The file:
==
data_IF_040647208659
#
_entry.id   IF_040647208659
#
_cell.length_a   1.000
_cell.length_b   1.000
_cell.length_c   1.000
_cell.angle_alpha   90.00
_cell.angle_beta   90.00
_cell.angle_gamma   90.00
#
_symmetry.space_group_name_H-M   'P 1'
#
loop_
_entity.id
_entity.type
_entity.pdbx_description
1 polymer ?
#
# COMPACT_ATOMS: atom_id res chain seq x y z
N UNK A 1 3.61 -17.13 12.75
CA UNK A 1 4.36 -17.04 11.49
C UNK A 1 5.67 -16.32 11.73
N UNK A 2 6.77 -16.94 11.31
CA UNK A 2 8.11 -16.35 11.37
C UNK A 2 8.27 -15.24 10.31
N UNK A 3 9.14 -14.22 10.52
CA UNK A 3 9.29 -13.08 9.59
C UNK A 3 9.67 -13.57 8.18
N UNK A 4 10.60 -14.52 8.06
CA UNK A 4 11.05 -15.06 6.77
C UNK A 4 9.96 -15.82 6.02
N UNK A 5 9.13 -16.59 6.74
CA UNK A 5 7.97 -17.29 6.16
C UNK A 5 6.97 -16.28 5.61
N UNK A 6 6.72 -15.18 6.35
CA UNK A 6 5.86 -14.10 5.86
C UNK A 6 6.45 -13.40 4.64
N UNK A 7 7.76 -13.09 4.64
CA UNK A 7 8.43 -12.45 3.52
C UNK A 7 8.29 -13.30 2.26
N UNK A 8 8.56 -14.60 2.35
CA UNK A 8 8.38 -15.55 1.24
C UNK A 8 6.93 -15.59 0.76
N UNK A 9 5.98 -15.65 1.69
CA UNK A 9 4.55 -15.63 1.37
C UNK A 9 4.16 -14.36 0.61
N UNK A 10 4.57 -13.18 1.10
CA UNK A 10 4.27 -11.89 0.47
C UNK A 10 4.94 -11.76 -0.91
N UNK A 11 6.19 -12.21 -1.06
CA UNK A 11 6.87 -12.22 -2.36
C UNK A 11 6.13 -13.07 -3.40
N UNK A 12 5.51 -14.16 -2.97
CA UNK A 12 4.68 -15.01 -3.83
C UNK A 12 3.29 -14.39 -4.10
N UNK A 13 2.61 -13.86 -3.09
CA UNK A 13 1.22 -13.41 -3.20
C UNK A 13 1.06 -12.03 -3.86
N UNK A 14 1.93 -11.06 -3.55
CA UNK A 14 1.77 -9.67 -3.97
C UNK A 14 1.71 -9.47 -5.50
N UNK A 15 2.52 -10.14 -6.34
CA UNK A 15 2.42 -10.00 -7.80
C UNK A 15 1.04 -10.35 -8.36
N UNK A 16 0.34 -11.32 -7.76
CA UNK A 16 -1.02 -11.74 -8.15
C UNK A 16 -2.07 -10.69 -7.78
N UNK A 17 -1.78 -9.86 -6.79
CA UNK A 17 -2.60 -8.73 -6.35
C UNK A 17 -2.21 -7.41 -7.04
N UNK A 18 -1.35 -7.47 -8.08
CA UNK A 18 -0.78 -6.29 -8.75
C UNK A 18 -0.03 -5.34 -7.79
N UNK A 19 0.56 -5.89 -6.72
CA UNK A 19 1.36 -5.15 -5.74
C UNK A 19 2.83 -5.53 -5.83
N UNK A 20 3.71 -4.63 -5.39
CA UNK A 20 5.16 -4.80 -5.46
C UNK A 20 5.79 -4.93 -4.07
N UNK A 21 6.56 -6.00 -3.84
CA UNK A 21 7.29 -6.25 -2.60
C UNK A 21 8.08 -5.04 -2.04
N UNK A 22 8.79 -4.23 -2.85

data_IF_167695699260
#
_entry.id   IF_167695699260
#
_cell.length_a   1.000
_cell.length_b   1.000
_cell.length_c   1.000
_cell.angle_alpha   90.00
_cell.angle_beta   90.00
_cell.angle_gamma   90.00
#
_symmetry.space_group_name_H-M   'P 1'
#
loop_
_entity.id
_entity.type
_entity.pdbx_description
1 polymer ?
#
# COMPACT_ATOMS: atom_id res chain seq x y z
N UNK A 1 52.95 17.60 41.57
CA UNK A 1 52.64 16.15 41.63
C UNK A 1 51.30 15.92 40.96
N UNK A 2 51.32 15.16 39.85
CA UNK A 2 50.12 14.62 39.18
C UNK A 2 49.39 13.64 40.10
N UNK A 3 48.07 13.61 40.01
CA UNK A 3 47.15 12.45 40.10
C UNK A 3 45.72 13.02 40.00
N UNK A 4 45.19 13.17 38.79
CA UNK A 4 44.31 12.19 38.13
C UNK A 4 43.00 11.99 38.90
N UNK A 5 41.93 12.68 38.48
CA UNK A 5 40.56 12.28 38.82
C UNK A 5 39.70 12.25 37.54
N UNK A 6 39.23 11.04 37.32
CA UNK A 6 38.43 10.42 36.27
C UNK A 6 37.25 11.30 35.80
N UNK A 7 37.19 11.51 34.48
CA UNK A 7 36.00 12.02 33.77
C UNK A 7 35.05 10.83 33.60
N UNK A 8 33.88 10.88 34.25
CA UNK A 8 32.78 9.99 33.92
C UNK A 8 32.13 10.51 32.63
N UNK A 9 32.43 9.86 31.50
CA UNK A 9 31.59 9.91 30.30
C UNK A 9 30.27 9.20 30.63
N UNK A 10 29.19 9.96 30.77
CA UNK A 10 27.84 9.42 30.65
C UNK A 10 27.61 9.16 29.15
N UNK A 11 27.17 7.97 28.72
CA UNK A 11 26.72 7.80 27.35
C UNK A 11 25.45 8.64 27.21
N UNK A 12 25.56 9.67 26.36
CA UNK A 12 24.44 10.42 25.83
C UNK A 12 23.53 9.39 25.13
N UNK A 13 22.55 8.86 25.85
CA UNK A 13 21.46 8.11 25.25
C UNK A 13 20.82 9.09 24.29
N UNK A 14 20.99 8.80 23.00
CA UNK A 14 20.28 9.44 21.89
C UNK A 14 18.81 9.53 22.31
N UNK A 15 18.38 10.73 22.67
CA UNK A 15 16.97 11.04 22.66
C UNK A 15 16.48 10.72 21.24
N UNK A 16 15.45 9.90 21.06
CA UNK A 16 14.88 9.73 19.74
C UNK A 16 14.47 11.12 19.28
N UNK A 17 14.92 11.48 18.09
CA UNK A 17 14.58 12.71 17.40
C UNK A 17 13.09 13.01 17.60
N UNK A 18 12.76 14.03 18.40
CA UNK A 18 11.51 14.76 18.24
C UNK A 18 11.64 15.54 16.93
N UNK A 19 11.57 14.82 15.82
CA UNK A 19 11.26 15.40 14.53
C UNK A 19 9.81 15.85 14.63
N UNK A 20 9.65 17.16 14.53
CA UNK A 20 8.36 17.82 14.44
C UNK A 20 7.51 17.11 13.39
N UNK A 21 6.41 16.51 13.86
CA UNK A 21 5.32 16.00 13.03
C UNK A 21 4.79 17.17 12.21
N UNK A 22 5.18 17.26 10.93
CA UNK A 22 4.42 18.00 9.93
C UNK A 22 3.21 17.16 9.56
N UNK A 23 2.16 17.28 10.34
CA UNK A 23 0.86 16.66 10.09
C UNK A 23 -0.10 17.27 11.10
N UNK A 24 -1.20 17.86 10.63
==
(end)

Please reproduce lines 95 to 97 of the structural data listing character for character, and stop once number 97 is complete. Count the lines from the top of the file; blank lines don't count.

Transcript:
#
_symmetry.space_group_name_H-M   'P 1'
#